Matrixyl Peptide and Wrinkles

Studies suggest Matrixyl may have an anti-wrinkle potential owing to its effect on fibroblasts and collagen formation. For 12 weeks, 93 test subjects were presented with Matrixyl-containing moisturizer to half of the skin in the study area and a placebo control to the other half. [iii] The trial results suggested the peptide appeared more effective than a placebo in minimizing fine lines and wrinkles. Improvements in fine lines, wrinkles, and other improvement criteria were also noted in evaluations, as the authors observed.

The potential of Matrixyl to reduce the appearance of fine lines and wrinkles around the eyes was the focus of another investigation. Test subjects with moderate to severe periorbital wrinkles were recruited in two randomized, controlled, split investigations. Researchers noted that after 4 weeks with the peptide, the appearance of bigger wrinkles was reduced, and the periorbital skin was smoother.

Matrixyl Peptide and Scars

Matrixyl was the subject of one research study examining its effects on fibroblast contractility and its involvement in scar formation. [iv] It has been suggested that Matrixyl may inhibit the trans-differentiation of fibroblasts into myofibroblasts and decreases -SMA (alpha-smooth muscle actin) expression. Researchers have suggested that alpha-smooth muscle actin (-SMA) is a protein in many types of smooth muscle cells. Myofibroblasts, specialized cells that aid in wound healing and tissue repair, are also thought to exhibit this. The production of -SMA by myofibroblasts is linked to the accumulation of excessive collagen and scar tissue formation in the setting of fibrotic scarring.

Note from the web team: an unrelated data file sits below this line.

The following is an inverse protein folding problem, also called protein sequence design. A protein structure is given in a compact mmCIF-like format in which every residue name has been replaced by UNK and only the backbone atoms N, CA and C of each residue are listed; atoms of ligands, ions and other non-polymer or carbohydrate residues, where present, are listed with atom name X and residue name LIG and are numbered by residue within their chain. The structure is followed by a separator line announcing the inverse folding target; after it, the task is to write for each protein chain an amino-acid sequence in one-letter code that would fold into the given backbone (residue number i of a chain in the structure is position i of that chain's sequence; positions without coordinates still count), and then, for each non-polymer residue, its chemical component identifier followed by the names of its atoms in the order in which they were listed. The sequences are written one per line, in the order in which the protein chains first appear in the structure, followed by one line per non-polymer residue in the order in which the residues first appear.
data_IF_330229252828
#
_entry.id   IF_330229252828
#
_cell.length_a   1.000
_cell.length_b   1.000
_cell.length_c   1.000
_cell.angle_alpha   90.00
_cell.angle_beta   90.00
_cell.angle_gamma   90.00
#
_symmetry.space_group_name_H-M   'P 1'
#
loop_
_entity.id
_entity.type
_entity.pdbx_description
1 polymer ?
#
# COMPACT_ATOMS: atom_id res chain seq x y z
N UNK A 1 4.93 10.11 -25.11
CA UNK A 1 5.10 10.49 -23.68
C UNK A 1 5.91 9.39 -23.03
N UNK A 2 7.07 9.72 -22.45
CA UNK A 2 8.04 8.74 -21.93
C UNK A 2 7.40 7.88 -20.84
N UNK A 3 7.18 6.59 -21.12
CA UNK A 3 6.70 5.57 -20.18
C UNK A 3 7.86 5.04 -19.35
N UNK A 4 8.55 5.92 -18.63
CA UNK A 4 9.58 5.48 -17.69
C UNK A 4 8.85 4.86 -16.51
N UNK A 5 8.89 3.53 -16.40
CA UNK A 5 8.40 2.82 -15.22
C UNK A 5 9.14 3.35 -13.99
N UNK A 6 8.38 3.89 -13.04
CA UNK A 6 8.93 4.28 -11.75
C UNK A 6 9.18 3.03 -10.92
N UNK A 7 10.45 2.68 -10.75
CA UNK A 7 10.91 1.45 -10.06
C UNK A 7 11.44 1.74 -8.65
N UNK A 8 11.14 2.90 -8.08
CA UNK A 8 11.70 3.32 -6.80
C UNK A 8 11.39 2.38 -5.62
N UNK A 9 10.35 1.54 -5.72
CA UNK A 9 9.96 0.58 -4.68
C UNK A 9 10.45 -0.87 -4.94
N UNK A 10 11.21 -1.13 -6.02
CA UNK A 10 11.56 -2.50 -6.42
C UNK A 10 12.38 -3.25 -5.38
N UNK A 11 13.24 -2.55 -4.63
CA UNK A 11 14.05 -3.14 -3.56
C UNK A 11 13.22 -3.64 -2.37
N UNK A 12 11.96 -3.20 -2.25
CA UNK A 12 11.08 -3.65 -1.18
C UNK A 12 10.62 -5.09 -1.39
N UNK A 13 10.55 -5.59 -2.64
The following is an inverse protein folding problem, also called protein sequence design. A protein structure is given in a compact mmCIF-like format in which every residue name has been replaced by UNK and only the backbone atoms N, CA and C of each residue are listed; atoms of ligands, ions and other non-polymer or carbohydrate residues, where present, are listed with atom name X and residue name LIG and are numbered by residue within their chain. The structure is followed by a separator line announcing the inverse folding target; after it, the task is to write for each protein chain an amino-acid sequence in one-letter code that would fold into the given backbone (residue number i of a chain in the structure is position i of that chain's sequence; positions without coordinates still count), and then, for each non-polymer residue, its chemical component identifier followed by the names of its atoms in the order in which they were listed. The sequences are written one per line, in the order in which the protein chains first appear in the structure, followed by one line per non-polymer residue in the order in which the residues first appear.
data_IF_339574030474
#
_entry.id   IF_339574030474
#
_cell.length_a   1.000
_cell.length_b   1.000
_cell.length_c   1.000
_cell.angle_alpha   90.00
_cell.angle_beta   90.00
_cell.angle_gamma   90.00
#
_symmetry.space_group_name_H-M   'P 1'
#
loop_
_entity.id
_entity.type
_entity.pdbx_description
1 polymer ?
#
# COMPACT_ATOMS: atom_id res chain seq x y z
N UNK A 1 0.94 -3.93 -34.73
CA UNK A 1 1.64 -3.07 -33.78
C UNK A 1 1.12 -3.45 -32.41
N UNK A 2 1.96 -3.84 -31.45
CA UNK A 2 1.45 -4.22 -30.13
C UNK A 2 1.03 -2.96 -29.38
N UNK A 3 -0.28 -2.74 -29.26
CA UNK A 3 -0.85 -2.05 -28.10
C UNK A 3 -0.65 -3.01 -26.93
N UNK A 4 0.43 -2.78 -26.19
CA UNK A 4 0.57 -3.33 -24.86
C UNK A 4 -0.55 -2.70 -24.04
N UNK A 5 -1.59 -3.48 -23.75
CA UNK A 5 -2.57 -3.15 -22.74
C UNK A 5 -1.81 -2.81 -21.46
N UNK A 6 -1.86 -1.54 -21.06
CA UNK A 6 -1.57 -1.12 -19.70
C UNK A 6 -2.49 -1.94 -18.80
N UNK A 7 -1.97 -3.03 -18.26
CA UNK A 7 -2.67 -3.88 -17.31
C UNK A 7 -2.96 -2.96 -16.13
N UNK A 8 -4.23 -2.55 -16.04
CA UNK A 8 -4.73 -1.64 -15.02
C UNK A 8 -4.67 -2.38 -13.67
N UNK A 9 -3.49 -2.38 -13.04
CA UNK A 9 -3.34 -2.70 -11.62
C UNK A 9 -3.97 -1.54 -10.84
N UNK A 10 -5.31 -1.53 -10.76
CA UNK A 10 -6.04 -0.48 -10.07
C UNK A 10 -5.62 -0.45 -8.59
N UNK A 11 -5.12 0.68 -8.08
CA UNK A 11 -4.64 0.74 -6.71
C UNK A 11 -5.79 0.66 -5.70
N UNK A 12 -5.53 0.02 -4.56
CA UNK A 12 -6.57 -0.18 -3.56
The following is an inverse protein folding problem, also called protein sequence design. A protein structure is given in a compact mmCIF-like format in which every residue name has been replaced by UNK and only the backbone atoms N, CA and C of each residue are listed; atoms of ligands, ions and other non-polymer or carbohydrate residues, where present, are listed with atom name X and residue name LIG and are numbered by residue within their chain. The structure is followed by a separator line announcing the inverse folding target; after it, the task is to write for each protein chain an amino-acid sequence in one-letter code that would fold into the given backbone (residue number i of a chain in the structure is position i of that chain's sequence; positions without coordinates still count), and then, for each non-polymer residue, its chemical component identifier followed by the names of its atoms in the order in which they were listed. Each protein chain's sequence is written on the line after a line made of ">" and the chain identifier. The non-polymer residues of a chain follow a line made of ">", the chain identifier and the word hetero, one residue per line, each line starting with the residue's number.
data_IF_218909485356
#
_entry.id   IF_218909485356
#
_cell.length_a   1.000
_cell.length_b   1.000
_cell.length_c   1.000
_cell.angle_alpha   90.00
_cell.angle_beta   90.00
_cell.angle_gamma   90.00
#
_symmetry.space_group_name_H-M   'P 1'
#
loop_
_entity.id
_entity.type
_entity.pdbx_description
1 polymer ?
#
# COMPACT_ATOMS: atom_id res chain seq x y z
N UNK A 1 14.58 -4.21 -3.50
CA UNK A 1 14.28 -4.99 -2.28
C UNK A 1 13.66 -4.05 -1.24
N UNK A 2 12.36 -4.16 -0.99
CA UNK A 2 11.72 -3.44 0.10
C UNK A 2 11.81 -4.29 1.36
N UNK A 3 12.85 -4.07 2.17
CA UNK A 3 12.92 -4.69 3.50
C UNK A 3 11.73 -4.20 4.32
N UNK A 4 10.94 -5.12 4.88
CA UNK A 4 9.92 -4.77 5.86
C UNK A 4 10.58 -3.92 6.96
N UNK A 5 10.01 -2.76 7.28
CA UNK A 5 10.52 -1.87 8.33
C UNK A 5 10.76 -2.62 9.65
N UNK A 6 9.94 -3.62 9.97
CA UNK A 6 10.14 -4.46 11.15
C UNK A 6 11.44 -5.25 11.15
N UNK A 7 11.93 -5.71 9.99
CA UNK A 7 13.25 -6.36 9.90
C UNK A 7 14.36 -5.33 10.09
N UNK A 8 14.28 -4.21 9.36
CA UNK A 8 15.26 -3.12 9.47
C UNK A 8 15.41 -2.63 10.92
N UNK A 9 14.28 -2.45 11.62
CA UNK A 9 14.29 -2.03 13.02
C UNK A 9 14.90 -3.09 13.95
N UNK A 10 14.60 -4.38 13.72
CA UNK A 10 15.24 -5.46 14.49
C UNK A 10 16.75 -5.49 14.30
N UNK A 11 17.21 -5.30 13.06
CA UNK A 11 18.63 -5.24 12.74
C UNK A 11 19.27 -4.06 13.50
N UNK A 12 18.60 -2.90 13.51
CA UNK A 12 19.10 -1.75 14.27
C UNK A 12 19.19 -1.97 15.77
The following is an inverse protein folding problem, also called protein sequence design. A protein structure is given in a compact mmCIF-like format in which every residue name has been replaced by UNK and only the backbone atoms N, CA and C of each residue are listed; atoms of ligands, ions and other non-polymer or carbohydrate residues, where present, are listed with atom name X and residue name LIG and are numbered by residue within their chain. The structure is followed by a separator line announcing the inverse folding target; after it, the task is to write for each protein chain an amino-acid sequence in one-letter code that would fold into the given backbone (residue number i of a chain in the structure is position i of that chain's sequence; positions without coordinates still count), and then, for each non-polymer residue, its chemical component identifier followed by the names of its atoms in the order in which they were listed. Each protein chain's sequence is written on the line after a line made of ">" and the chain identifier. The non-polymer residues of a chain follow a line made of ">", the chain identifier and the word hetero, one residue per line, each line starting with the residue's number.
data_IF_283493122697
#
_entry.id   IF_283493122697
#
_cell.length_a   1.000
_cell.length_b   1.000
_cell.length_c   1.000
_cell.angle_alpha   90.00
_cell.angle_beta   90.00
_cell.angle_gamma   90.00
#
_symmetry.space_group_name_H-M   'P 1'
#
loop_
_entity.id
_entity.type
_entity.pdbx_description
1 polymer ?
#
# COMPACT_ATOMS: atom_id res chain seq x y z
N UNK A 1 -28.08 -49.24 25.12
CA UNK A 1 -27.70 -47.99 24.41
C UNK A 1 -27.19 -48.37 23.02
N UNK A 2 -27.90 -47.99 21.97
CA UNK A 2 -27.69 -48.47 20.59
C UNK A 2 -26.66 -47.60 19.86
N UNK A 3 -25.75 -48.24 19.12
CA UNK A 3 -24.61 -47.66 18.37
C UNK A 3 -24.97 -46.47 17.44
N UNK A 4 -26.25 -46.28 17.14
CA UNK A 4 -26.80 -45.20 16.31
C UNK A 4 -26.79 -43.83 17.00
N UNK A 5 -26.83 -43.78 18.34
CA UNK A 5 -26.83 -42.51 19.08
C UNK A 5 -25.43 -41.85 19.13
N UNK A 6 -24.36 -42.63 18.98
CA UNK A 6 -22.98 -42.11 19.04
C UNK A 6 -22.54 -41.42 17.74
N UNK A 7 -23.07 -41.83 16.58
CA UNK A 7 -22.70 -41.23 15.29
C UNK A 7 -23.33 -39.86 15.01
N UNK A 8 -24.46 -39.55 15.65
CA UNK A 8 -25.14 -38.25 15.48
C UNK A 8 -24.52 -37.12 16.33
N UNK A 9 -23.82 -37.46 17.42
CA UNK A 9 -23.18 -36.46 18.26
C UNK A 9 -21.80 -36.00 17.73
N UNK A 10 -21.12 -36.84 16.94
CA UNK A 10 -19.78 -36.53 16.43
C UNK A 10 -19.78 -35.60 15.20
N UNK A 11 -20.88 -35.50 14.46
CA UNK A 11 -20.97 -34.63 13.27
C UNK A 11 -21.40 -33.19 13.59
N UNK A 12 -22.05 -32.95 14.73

Matrixyl Peptide and Tissue Restoration

Matrixyl's potential to speed up wound recovery was examined in single animal research study. For 21 days, researchers tracked the progress of seven sets of animal subjects. [v] The Matrixyl groups with the highest concentrations showed the most promise for promoting wound healing compared to the control group. According to the study's authors, "the macroscopic results suggested that wound healing was improved from 63.5 to 81.81% in groups compared to that in the negative control group."